What is Dress-up Day?

Career day is the one day in the year when all year 7 school pupils (13 and 14 year olds) learners come to school dressed in an item of clothing representing a career. It is an annual event initiated in 2008 by PACE Career Centre in partnership with the Department of Basic Education. The event is held in the month of October each year and is open to all schools throughout the country. The purpose of career day to create awareness about various careers from an early age in a way which is fun and which stimulates interest. Parents and Teachers should not be unduly concerned about a child’s career choice at this stage. In the awareness stages teachers and parents should encourage career interests no matter how absurd or unlikely.  Each child learns differently and at their own pace depending on their environment. The more they learn about themselves – Who am I? What are my likes and dislikes? What are my abilities and strengths, etc? Career dress up day is aligned to the curriculum for Life Orientation, World of Work. PACE provides free career related information including work books, videos and posters on the dress-up day website, www.careerdressupday.com.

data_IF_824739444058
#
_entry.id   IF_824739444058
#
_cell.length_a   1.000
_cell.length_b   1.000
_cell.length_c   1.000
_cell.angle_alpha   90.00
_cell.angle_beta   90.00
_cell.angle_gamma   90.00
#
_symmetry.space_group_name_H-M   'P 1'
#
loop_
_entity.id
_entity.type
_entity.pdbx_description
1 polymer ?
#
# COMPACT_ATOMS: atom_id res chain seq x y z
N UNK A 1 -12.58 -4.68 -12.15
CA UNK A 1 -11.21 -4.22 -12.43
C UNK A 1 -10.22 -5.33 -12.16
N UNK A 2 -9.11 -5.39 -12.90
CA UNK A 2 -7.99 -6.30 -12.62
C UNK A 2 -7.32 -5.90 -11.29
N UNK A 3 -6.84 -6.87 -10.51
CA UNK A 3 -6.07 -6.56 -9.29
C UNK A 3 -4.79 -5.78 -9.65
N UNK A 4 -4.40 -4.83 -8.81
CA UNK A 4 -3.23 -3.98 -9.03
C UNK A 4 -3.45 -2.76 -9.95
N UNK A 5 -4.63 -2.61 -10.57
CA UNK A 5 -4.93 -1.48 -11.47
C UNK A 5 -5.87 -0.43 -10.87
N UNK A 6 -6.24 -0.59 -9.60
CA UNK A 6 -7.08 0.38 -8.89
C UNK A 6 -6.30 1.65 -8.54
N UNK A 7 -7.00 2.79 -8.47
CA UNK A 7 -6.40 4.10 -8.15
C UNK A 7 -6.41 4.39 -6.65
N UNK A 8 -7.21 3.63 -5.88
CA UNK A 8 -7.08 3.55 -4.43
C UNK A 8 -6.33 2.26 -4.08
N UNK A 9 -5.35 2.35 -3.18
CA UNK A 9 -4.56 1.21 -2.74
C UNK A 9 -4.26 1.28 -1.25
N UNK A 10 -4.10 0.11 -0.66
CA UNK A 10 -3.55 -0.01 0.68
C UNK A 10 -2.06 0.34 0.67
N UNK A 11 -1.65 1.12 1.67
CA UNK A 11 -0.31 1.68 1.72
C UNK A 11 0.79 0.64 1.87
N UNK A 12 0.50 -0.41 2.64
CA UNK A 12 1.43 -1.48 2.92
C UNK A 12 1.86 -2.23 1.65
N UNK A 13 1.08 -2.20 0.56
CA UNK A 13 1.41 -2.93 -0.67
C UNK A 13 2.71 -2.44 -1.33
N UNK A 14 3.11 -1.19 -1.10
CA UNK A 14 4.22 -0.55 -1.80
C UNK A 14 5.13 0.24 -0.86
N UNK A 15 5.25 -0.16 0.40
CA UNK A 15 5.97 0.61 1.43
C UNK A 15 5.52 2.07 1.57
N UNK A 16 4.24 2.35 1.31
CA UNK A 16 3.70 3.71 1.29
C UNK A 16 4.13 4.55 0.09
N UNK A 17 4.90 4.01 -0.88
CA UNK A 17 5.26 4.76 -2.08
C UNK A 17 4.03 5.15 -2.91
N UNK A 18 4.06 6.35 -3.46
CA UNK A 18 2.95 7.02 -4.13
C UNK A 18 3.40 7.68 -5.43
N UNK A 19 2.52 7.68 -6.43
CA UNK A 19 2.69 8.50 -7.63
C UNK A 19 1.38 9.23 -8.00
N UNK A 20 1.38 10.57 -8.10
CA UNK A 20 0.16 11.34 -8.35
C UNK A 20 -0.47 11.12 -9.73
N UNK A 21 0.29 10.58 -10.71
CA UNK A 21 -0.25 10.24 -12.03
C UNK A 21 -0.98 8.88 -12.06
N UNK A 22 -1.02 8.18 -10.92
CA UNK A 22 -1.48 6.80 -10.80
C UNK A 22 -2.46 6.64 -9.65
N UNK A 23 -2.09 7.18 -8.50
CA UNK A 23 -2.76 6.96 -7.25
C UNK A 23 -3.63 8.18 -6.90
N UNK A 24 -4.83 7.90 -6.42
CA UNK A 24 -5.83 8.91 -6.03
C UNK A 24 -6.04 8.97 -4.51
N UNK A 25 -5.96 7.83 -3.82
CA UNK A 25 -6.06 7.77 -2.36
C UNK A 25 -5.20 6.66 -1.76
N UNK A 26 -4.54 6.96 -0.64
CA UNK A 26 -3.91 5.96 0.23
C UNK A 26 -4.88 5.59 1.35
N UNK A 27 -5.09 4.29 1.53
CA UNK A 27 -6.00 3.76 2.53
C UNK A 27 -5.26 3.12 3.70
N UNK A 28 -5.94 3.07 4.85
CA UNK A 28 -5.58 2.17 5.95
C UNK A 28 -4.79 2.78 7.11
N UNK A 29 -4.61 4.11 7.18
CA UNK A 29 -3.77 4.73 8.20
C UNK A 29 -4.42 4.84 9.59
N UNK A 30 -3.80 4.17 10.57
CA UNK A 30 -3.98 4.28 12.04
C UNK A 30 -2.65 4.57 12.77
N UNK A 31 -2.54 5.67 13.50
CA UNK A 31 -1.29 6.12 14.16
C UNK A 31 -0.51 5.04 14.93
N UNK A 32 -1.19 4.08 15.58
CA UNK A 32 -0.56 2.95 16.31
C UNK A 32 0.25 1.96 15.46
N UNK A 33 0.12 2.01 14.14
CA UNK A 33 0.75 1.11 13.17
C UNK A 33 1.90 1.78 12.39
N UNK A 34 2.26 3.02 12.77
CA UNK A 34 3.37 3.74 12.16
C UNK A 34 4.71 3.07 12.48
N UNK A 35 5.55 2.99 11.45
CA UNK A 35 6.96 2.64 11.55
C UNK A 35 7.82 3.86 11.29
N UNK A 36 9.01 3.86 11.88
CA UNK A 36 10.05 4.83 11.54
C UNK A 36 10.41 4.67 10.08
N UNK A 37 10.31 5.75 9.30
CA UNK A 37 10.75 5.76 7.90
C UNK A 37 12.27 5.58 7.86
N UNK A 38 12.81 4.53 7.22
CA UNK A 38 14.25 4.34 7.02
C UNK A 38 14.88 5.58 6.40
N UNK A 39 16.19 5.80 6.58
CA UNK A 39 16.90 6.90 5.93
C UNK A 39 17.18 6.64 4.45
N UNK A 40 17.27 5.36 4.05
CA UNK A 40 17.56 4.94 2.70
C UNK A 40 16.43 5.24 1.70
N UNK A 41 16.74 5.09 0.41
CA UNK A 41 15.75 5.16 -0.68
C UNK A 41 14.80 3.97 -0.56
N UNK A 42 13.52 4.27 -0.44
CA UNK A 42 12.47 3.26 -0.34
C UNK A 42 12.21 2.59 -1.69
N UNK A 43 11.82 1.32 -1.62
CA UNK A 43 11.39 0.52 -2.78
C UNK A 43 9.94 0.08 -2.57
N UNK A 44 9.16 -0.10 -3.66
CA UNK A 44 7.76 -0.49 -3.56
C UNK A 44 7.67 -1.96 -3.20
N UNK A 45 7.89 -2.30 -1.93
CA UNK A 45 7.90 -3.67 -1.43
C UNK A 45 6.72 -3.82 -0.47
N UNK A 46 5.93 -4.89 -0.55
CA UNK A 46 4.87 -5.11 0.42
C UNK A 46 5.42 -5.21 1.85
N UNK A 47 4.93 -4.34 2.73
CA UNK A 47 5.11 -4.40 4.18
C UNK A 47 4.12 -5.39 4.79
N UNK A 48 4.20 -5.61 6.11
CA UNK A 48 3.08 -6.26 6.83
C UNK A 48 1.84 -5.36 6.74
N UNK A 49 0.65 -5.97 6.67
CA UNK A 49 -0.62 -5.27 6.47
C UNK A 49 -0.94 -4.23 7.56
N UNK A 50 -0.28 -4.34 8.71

Why Dress-up?

In South Africa, most youngsters do not have enough exposure to careers by the time they need to make subject choices in Year 9. Year 7 learners are really too young to know exactly what career they are going to choose for the rest of their lives.  However, they should be thinking about various career fields and careers they are interested in doing while having fun at the same time. Getting dressed up in a career and going to school is really fun!  This event has attracted the participation of schools throughout the country and has become a highlight on the primary school calendar.